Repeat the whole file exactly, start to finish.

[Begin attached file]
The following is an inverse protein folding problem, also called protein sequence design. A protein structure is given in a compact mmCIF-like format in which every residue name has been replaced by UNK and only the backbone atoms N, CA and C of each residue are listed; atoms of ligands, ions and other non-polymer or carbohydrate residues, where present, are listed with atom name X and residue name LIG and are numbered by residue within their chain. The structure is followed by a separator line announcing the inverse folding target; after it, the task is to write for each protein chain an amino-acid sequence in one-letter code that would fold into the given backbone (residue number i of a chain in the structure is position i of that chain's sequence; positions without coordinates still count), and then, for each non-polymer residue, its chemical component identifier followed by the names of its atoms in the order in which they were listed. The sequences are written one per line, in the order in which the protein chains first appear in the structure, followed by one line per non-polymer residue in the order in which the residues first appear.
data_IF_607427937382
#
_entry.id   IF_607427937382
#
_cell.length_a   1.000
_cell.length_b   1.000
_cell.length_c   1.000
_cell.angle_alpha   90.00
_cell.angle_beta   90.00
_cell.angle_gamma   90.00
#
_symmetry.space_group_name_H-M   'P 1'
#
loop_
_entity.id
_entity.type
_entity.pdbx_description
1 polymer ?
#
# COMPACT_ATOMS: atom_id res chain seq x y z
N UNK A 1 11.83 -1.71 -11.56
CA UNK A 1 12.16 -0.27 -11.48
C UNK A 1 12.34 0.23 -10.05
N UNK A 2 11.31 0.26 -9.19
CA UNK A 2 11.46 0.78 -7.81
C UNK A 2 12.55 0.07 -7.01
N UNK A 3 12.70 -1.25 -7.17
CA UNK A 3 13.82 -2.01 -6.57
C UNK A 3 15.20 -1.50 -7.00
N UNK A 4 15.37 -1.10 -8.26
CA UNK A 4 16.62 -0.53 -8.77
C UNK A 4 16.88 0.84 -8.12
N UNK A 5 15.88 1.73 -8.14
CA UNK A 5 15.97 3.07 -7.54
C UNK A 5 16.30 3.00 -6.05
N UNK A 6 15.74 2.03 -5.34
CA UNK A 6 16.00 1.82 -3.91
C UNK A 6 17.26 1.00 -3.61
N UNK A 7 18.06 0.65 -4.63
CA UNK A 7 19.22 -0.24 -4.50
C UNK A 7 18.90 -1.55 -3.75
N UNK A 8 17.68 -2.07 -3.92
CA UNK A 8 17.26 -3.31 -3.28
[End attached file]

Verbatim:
The following is an inverse protein folding problem, also called protein sequence design. A protein structure is given in a compact mmCIF-like format in which every residue name has been replaced by UNK and only the backbone atoms N, CA and C of each residue are listed; atoms of ligands, ions and other non-polymer or carbohydrate residues, where present, are listed with atom name X and residue name LIG and are numbered by residue within their chain. The structure is followed by a separator line announcing the inverse folding target; after it, the task is to write for each protein chain an amino-acid sequence in one-letter code that would fold into the given backbone (residue number i of a chain in the structure is position i of that chain's sequence; positions without coordinates still count), and then, for each non-polymer residue, its chemical component identifier followed by the names of its atoms in the order in which they were listed. The sequences are written one per line, in the order in which the protein chains first appear in the structure, followed by one line per non-polymer residue in the order in which the residues first appear.
data_IF_607427937382
#
_entry.id   IF_607427937382
#
_cell.length_a   1.000
_cell.length_b   1.000
_cell.length_c   1.000
_cell.angle_alpha   90.00
_cell.angle_beta   90.00
_cell.angle_gamma   90.00
#
_symmetry.space_group_name_H-M   'P 1'
#
loop_
_entity.id
_entity.type
_entity.pdbx_description
1 polymer ?
#
# COMPACT_ATOMS: atom_id res chain seq x y z
N UNK A 1 11.83 -1.71 -11.56
CA UNK A 1 12.16 -0.27 -11.48
C UNK A 1 12.34 0.23 -10.05
N UNK A 2 11.31 0.26 -9.19
CA UNK A 2 11.46 0.78 -7.81
C UNK A 2 12.55 0.07 -7.01
N UNK A 3 12.70 -1.25 -7.17
CA UNK A 3 13.82 -2.01 -6.57
C UNK A 3 15.20 -1.50 -7.00
N UNK A 4 15.37 -1.10 -8.26
CA UNK A 4 16.62 -0.53 -8.77
C UNK A 4 16.88 0.84 -8.12
N UNK A 5 15.88 1.73 -8.14
CA UNK A 5 15.97 3.07 -7.54
C UNK A 5 16.30 3.00 -6.05
N UNK A 6 15.74 2.03 -5.34
CA UNK A 6 16.00 1.82 -3.91
C UNK A 6 17.26 1.00 -3.61
N UNK A 7 18.06 0.65 -4.63
CA UNK A 7 19.22 -0.24 -4.50
C UNK A 7 18.90 -1.55 -3.75
N UNK A 8 17.68 -2.07 -3.92
CA UNK A 8 17.26 -3.31 -3.28